Book Review: Dash and Lily's Book of Dares by Rachel Cohn and David Levithan

Dash is a bit of a Christmas curmudgeon. He is not into the spirit of the season, and appears snarly to those who encounter him around the holidays. He avoids the shopping masses that overtake his home city, New York City, by keeping his regular routine. He buys yogurts and paces the aisles of The Strand Bookstore. It is during a trip to his favorite used bookstore that he spots something unusual in the Salinger section--A red moleskin notebook peeking out from the stacks. He opens it and find a set of challenges. Dares, really. And so starts this fun, funny, heartwarming and witty Christmas tale.

Lily, of course, feels the opposite about the holiday season from Dash. She is peppy, musical, and wears lots of Christmas gear--majorette books, striped tights, a red winter hat, and a puffy holiday skirt. She bakes cookies and has tons of Christmas spirit. What Lily lacks is someone to share her joy with. She wants more than anything to be with her family, caroling and eating and giving presents. But, her family has spread for the holidays and she finds herself alone and lonely.  Until Dash takes up her challenge and starts giving her assignments in return.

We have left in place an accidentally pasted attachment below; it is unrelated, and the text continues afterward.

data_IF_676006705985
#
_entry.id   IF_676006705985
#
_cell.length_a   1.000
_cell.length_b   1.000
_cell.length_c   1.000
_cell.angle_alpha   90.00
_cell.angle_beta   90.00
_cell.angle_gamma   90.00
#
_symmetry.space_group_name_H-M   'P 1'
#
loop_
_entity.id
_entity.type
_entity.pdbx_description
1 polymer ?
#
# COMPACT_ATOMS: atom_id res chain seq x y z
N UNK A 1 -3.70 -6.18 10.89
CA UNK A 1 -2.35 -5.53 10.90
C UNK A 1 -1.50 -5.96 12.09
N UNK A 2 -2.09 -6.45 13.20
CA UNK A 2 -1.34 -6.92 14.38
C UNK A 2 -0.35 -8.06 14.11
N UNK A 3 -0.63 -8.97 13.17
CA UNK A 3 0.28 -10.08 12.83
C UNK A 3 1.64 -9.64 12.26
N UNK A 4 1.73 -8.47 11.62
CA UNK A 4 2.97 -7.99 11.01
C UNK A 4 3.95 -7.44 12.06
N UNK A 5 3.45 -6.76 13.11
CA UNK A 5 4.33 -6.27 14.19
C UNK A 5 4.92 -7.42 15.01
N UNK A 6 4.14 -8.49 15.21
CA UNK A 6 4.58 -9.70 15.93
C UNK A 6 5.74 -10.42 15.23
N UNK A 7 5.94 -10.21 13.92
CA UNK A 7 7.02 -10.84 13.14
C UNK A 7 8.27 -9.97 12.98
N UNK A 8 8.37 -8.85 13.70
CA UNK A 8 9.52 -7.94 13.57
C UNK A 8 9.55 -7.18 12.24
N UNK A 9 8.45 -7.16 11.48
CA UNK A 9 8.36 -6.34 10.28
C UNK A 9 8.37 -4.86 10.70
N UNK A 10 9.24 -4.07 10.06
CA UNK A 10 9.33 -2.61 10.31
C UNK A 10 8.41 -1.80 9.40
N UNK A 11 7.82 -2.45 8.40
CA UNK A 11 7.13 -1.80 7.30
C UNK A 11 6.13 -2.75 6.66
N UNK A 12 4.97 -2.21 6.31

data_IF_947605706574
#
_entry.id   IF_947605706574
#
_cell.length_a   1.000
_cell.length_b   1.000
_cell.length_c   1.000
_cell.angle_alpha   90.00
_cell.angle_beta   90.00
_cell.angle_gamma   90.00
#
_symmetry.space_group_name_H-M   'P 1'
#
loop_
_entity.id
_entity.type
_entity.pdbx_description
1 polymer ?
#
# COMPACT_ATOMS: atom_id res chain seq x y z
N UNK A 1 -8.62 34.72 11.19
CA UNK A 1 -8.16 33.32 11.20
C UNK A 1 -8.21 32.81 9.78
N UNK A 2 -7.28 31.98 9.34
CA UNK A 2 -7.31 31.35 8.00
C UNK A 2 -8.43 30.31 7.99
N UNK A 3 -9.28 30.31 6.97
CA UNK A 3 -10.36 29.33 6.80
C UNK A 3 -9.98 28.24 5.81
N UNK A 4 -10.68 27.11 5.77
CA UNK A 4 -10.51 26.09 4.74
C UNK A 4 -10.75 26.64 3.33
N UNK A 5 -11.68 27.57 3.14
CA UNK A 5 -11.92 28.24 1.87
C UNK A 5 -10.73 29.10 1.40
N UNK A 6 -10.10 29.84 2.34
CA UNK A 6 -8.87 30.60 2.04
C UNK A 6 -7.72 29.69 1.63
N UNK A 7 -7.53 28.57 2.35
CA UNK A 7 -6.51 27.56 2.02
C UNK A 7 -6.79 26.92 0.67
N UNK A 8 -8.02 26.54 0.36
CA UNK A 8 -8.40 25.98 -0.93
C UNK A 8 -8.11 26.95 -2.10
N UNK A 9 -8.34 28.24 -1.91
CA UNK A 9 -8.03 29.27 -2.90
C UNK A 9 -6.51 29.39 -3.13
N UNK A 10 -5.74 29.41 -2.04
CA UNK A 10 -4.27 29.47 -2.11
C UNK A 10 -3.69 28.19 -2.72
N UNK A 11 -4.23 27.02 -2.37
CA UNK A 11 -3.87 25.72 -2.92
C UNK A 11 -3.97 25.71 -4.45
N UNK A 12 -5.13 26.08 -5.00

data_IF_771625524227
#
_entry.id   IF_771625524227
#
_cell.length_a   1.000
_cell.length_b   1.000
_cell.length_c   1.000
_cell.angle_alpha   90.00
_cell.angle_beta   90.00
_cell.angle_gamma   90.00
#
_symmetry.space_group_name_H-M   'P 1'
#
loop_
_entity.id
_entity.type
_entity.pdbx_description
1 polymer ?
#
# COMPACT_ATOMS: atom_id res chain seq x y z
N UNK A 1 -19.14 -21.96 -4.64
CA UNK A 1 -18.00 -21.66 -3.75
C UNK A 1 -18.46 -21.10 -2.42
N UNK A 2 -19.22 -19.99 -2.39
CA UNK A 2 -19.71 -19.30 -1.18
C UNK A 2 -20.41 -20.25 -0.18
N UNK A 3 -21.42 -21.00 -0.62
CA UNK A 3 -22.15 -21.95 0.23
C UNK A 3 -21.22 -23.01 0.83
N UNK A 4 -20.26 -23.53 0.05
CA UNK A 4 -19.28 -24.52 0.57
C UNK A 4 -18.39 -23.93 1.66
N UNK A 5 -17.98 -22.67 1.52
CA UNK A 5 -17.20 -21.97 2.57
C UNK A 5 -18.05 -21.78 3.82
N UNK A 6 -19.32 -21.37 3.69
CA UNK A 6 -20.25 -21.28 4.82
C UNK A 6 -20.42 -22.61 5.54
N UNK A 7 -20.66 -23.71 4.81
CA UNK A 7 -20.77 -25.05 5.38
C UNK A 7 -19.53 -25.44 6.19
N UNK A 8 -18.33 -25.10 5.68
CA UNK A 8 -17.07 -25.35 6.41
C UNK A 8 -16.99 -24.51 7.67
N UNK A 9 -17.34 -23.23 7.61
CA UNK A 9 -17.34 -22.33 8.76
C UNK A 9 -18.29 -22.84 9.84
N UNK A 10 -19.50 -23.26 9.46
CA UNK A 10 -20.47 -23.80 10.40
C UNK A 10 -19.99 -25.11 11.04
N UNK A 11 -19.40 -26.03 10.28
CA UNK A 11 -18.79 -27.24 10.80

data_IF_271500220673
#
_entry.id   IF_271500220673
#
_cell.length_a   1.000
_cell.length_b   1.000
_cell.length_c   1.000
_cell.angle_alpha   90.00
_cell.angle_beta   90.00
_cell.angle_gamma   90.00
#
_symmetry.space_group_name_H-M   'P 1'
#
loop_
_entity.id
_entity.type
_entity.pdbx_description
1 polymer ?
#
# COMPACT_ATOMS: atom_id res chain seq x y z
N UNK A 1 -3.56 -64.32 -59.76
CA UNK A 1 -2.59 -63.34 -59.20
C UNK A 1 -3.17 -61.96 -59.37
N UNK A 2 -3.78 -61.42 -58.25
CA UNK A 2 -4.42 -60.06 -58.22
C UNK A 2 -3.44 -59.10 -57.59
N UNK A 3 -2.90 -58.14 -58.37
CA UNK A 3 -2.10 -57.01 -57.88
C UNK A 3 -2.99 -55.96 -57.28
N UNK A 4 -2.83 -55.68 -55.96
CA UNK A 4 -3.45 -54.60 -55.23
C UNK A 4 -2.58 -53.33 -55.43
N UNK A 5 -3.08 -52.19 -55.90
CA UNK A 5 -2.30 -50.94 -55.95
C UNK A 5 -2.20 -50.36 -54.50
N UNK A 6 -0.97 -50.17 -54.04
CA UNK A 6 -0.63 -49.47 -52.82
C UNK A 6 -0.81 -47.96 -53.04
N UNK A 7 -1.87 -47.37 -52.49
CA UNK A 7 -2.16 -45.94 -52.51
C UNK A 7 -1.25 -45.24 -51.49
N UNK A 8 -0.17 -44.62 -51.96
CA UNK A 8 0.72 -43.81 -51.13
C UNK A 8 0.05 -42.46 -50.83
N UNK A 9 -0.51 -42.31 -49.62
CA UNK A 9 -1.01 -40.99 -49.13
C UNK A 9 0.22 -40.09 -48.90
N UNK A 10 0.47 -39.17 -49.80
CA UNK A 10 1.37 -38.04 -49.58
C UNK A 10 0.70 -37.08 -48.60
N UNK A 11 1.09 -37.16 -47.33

This book is the sort of thing that I would have wanted to happen to me when I was a teen. Like Lily, I was pretty quirky, but I was a bit more like Dash with his sullen, petulant mannerisms. I connected deeply with these characters and wanted them to find each other--If not for true love, than for true companionship and friendship.

This book completely and entirely reminded me of JD Salinger's The Catcher in the Rye. I want to ask the authors if this was the inspiration for this story. It is similar in setting, tone, and plot. It's almost like Levithan and Cohn wrote a happier, more hopeful version of Catcher. Dash is so like Holden Caulfield in his witty, inner-monologue sort of way. I loved Dash in the same way that I love Holden. I'm just happy (and I don't think that this is a spoiler) that Dash makes it out of this book without entering a mental hospital. The books weren't that similar!

Definitely, this book is a great Holiday-inspired read. I don't think that it's too Christmas-y for those Scrooges out there who are content in their loathing of the holidays. But, there's this underlying fun and recklessness about these characters that will make even the Scroogiest of Scrooges wish that they, too, could find a fun little book of dares and have the wherewithal to take up the challenge. 

**This book counts toward the Holiday Reading Challenge hosted by Nelly of All About {n}**